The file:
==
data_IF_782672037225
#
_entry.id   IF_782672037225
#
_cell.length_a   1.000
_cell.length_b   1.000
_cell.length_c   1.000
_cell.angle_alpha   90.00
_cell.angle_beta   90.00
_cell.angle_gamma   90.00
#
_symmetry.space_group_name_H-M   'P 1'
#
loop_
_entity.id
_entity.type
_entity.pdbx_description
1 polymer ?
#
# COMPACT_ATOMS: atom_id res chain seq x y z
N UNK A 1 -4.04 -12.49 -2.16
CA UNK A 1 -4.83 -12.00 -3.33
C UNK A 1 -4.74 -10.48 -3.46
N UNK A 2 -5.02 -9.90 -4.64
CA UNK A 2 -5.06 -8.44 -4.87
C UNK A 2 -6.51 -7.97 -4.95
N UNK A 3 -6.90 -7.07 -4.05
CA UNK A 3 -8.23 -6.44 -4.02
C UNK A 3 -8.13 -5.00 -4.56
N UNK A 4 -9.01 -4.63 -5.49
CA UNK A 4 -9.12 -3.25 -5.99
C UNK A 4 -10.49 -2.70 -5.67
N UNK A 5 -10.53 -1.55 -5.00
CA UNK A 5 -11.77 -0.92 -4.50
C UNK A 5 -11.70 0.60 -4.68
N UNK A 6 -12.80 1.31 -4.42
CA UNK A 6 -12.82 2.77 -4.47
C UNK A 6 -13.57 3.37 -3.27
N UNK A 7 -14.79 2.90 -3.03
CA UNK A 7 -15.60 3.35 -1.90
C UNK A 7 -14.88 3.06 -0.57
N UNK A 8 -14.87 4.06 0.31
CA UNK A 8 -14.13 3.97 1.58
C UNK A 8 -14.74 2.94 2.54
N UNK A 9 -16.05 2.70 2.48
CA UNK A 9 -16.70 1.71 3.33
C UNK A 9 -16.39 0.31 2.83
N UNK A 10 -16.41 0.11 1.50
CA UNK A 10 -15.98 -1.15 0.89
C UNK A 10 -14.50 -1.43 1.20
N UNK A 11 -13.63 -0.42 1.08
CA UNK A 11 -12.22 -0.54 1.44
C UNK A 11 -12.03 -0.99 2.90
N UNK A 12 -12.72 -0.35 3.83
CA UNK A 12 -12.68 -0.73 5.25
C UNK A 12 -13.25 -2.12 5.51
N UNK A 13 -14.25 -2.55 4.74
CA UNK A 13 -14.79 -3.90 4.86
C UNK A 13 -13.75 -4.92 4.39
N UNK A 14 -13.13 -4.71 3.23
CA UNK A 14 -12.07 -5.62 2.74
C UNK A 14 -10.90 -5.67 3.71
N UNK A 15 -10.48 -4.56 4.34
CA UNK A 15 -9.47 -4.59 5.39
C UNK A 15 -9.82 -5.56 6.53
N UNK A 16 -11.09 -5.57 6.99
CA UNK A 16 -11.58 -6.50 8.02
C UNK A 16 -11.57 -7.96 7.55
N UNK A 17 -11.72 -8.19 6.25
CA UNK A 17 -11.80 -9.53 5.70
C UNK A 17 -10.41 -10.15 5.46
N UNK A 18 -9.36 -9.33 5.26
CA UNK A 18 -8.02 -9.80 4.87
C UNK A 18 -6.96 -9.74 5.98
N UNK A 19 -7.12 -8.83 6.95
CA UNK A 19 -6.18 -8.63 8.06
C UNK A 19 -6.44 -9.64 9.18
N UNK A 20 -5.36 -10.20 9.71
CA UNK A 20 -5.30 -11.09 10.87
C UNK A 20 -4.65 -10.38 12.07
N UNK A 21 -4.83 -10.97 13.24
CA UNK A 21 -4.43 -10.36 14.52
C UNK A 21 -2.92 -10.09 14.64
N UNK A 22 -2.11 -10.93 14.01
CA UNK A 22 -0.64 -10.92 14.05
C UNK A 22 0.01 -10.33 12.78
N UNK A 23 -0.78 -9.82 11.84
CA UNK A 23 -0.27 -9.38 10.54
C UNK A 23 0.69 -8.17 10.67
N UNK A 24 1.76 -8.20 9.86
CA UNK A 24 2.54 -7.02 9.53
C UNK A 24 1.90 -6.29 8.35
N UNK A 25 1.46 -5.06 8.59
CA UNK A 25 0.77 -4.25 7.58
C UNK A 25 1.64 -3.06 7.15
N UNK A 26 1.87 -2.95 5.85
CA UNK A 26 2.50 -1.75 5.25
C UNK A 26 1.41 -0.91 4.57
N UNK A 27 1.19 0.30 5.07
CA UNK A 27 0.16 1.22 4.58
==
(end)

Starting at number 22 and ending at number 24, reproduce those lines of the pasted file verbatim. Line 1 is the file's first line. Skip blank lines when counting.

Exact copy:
CA UNK A 1 -4.83 -12.00 -3.33
C UNK A 1 -4.74 -10.48 -3.46
N UNK A 2 -5.02 -9.90 -4.64